Google has dropped a large wearable bombshell today in the form of a developer preview for "Android Wear," a smartwatch platform that works a bit like Google Now for your wrist. Now, various hardware manufacturers are coming out of the woodwork to announce their own plans to create wearable devices. LG announced first, with its G Watch due to arrive next quarter. The watch appears to be a simple, plastic square with an LCD touchscreen. In a statement, LG's CEO of mobile communications said simply that LG would "pull out all the stops in both design and engineering." LG also said it was "developed in close collaboration with Google," but stopped short of dubbing it a "Nexus" device.

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Motorola also has announced plans for a smartwatch. The company, which is about to be purchased by Lenovo, said in a blog post today that it would be called Moto 360. It has a round face and looks much more elegant than any smartwatch we've seen thus far. Motorola said that "all the core components are technically brand new," and already Motorola is showing off at least a couple of elegant, analog-style watch faces for the circular screen of the watch. Like the rest of the watches on the Android Wear platform, it will support voice commands, ambient alerts, directions, and notifications. Motorola is holding a live Google Hangout with the lead designer of the Moto 360, Jim Wicks, at 2pm ET on March 19th.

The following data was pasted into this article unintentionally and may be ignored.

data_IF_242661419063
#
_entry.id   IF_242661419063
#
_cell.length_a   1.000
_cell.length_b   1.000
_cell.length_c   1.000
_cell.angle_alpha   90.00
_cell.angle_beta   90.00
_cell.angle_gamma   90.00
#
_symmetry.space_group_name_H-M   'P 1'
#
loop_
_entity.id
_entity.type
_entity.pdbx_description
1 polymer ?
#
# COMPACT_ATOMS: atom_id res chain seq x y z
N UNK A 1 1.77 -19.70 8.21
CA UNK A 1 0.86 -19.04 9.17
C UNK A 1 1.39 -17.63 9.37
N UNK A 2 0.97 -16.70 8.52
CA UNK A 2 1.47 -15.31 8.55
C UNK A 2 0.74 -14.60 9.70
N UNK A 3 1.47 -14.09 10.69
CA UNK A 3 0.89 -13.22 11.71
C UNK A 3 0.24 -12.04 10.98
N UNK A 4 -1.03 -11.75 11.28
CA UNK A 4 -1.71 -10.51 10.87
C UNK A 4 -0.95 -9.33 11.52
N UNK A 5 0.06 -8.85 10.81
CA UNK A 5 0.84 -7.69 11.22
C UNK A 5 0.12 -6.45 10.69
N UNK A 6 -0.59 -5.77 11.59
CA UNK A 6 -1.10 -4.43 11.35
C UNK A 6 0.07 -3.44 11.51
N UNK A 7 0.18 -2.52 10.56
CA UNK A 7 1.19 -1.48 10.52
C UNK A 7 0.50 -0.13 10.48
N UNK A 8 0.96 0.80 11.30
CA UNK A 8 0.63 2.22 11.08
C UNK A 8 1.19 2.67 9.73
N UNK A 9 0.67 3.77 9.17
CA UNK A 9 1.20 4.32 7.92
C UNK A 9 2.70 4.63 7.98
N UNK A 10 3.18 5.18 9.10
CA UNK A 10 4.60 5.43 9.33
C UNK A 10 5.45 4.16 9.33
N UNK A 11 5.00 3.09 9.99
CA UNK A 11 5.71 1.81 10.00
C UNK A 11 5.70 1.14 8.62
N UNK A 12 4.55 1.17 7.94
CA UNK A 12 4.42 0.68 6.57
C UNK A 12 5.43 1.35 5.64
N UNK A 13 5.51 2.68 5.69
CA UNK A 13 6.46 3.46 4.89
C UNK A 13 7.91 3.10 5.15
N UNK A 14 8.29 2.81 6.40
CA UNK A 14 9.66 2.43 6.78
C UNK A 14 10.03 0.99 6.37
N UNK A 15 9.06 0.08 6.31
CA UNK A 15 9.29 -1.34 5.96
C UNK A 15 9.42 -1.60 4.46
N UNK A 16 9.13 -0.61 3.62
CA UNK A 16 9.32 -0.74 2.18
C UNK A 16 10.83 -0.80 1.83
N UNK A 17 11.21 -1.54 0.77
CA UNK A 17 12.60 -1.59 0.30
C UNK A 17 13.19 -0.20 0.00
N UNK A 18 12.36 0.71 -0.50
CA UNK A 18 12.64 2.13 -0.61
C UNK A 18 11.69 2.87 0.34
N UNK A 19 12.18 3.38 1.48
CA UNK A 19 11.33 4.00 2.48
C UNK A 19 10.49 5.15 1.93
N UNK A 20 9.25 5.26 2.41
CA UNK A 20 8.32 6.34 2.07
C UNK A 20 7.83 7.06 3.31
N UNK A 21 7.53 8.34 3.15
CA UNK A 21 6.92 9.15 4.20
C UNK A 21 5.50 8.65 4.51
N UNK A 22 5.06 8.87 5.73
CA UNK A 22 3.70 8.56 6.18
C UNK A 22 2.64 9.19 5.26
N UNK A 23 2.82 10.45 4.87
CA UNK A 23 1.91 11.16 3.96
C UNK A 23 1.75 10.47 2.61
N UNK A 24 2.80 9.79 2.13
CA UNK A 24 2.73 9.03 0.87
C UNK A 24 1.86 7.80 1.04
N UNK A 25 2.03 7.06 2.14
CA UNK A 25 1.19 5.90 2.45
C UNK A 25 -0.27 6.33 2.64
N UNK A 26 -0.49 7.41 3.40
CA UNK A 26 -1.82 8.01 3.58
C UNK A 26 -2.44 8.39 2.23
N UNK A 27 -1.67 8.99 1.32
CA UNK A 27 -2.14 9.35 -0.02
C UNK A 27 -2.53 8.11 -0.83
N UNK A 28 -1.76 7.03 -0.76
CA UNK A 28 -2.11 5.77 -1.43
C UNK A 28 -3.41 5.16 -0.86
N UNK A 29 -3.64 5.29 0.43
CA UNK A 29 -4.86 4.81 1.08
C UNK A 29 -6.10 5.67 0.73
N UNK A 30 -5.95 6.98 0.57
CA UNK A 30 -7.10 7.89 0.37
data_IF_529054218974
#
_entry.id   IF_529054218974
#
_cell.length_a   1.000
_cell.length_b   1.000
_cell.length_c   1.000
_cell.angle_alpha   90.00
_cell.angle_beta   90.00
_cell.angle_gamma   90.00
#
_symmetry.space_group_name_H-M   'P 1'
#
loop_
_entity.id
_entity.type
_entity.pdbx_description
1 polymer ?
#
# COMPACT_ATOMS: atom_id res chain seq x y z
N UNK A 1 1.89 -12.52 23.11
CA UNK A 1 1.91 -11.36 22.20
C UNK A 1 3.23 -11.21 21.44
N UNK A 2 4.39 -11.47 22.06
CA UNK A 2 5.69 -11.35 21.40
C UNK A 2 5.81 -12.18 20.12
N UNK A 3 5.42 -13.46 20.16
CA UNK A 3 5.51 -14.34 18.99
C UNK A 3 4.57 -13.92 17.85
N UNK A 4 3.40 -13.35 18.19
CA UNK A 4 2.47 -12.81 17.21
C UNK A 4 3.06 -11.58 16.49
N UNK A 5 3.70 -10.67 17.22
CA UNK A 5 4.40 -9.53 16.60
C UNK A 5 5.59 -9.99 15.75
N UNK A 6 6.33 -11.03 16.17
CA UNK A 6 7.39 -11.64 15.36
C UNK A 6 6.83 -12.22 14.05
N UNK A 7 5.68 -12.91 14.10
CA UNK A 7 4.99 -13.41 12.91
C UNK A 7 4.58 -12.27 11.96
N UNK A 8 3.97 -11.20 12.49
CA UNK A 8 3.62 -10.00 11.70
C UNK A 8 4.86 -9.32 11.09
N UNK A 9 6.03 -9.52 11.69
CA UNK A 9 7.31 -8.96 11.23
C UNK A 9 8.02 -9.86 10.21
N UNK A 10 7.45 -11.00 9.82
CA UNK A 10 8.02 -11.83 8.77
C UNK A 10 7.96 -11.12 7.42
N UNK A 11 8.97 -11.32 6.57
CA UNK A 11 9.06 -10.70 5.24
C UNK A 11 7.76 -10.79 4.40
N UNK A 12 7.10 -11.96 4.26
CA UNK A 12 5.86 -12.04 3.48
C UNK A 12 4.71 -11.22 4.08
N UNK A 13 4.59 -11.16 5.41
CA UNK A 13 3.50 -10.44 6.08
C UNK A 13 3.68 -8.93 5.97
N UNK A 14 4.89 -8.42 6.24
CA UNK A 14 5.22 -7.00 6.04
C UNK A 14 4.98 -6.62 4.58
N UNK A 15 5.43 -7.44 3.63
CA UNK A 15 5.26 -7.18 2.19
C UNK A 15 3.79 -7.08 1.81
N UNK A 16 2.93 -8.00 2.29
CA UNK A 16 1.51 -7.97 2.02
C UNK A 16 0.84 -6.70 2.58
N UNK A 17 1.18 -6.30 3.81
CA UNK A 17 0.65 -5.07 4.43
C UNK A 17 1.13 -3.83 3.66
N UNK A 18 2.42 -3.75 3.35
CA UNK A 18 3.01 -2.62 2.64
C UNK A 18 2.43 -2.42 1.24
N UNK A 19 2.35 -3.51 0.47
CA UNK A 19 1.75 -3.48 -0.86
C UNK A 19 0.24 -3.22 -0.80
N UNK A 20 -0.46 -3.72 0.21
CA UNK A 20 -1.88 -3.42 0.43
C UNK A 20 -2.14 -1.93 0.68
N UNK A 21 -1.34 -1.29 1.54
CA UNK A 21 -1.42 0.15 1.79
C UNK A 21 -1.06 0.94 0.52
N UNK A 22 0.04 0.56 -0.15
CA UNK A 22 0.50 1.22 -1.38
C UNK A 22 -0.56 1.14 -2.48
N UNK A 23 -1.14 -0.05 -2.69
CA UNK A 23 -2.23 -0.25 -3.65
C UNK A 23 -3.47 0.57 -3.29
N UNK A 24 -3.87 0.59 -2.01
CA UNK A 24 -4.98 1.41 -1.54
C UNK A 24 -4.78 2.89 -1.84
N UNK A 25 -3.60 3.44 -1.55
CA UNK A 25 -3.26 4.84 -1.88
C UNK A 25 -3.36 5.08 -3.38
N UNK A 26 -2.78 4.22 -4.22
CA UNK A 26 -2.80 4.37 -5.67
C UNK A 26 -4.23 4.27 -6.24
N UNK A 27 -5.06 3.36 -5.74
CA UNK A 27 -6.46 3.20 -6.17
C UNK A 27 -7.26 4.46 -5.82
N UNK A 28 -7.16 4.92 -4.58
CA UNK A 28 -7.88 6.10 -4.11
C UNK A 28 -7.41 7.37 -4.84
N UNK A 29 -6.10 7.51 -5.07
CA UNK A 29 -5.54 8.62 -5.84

On its Android Wear site, Google has listed other partners, including HTC, Samsung, and Asus. Fossil also released a carefully worded press release, in which it said it was "working together with Google supporting the extension of Android into wearables with Android Wear." Presumably that means it, too, is working on a watch.

No company has committed to an exact release date — though Motorola said it's would be available in a "variety of styles globally in Summer 2014." We don't yet know technical details like battery life, screen resolution, and all the rest. If they're anything like the concepts that Google has posted, each will have a color screen and will accept voice commands. Android Wear also has the necessary APIs for a wide array of sensors — as Google's Sundar Pichai announced earlier this month — so it's likely that at least some of them will support health tracking.